Questions for Steve Horwitz

I appreciate Steve’s gracious response. Rather than directly reply, I’d like to take this opportunity to ask Steve some hard questions in the friendliest possible way.

To keep the conversation on track, I implore Steve to bluntly share his own views—not discuss the range of answers that various Austrians, living and dead, might offer. At risk of sounding prickly, I regard any response containing phrases like, “Hayek would say…” as unresponsive.

My starting batch of questions for Steve:

1. What are some important, substantive economic claims that can be known a priori?

2. What are some important, substantive economic claims that can be logically derived from a priori knowledge plus a small number of uncontroversial empirical assumptions (e.g. the disutility of labor or the existence of money)?

3. Economists use multivariate statistics for a reason: to adjudicate between multiple competing hypotheses. Can you name an important, substantive empirical issue where Austrians have grappled with this conundrum? How convincing were the Austrians’ results?

4. What are some important, substantive mainstream empirical conclusions that most Austrians either (a) don’t know, or (b) don’t suitably appreciate? What’s going wrong—and what’s the solution?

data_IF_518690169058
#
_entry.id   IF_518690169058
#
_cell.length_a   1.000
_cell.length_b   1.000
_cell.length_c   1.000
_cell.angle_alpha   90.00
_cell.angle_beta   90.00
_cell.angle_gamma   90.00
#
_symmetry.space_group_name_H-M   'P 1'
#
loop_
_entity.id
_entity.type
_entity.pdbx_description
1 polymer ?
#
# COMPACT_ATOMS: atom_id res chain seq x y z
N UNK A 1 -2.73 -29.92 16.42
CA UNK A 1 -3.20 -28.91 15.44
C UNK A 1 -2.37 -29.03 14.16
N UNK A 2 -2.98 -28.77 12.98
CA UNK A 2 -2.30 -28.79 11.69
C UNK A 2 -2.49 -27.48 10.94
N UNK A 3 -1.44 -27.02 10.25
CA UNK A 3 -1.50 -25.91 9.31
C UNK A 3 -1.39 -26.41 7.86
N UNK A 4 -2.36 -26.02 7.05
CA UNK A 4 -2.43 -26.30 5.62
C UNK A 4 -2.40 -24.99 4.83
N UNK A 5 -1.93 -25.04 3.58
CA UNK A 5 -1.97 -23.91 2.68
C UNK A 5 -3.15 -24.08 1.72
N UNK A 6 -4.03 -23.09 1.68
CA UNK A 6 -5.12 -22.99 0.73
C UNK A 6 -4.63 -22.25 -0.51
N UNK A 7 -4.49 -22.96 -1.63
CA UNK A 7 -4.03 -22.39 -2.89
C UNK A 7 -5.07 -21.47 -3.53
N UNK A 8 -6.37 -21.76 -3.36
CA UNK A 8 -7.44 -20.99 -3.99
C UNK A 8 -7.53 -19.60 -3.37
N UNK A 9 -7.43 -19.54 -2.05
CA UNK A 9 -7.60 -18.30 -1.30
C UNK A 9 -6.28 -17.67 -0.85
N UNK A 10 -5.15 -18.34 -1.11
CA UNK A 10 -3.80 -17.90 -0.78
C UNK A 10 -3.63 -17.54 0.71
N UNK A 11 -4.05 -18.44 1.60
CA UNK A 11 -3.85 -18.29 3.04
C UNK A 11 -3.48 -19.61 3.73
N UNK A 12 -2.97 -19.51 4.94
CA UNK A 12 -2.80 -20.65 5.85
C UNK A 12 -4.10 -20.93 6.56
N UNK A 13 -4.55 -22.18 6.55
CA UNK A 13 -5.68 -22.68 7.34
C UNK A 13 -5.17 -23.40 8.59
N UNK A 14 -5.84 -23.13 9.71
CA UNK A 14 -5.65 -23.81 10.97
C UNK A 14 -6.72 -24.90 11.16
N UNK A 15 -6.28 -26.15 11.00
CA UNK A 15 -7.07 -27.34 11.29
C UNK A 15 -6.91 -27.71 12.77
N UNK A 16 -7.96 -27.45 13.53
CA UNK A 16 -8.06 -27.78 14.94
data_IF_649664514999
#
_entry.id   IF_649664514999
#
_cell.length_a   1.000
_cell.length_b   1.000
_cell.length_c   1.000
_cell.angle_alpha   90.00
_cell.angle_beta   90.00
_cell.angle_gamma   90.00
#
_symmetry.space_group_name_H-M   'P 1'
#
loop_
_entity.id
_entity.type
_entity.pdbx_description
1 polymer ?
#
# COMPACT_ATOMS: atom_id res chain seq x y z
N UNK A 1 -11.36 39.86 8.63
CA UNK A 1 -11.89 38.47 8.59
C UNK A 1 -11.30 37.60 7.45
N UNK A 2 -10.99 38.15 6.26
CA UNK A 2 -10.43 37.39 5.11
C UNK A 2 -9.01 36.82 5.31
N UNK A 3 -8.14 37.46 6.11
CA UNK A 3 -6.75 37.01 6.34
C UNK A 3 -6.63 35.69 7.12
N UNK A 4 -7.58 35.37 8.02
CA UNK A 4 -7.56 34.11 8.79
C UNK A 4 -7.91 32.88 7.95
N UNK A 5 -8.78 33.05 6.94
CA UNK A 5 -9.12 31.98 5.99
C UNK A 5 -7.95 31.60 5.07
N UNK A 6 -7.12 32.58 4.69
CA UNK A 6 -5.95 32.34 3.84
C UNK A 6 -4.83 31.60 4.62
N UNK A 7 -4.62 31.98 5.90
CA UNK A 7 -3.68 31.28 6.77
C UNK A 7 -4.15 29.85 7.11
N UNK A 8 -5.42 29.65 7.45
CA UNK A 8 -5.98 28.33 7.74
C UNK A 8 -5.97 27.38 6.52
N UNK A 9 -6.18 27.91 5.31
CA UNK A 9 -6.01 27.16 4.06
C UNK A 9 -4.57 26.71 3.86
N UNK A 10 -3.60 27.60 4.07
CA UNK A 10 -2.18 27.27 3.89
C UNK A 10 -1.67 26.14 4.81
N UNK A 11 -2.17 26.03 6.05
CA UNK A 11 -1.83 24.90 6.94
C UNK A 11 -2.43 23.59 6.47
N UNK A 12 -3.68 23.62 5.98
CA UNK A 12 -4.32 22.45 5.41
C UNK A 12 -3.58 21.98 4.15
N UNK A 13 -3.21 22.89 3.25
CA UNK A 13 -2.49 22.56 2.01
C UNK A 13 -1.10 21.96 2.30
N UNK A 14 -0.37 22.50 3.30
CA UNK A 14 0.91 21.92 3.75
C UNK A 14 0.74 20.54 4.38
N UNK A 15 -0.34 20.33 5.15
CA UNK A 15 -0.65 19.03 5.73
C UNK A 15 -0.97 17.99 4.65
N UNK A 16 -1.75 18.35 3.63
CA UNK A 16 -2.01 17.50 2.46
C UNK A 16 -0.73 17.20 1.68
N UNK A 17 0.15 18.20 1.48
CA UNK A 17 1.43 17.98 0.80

Also from this issue

Lead Essay

  • Professor Horwitz makes the case that the Austrian school of economics isn’t just a bunch of armchair theorists. Ludwig von Mises’s “praxeology” should not prevent and has not prevented economists from doing vital, real-world, empirical work on subjects including monetary policy, disaster recovery, communist political economy, and even piracy. Horwitz takes us on a tour of some of this work and suggests that the Austrian school can offer mainstream economics a number of vital insights.

Response Essays

  • Bryan Caplan argues that the Austrian school remains in general much more hostile to empiricism than mainstream economics. Austrian subjectivism is well and good, but its neglect of behavioral economics then constitutes a puzzling shortcoming. And even in the work Horwitz praises, there is little that is distinctively “Austrian”—little that necessarily relies on the distinctive methodological or conceptual apparatus of the Austrian school.

  • George Selgin argues that part of the disagreement at hand is semantic: Where von Mises and other Austrians used the word “economics” to denote what we now call “theoretical economics,” we need not be bound by this convention, particularly not if it tends to obscure. That said, a real disagreement remains, because many in the Austrian school have failed to grasp that a deduced theorem of economics can still be “in the (common) sense”—that is, it may still have no explanatory power over events in the real world. When such cases arrive, Selgin finds that Austrians are all too often flummoxed.

  • Antony Davies expresses admiration for Austrian-school economics as a “complementary approach” to the problems he tries to solve using modeling and mathematics. He finds Austrians at their most incisive in their critique of modern macroeconomics, which is based not on individual behavior, but on an “accounting identity.” He argues that both quantitative and non-quantitative methods can reveal important truths, and he suggests that Austrians should deploy the former in refuting their opponents’ theories.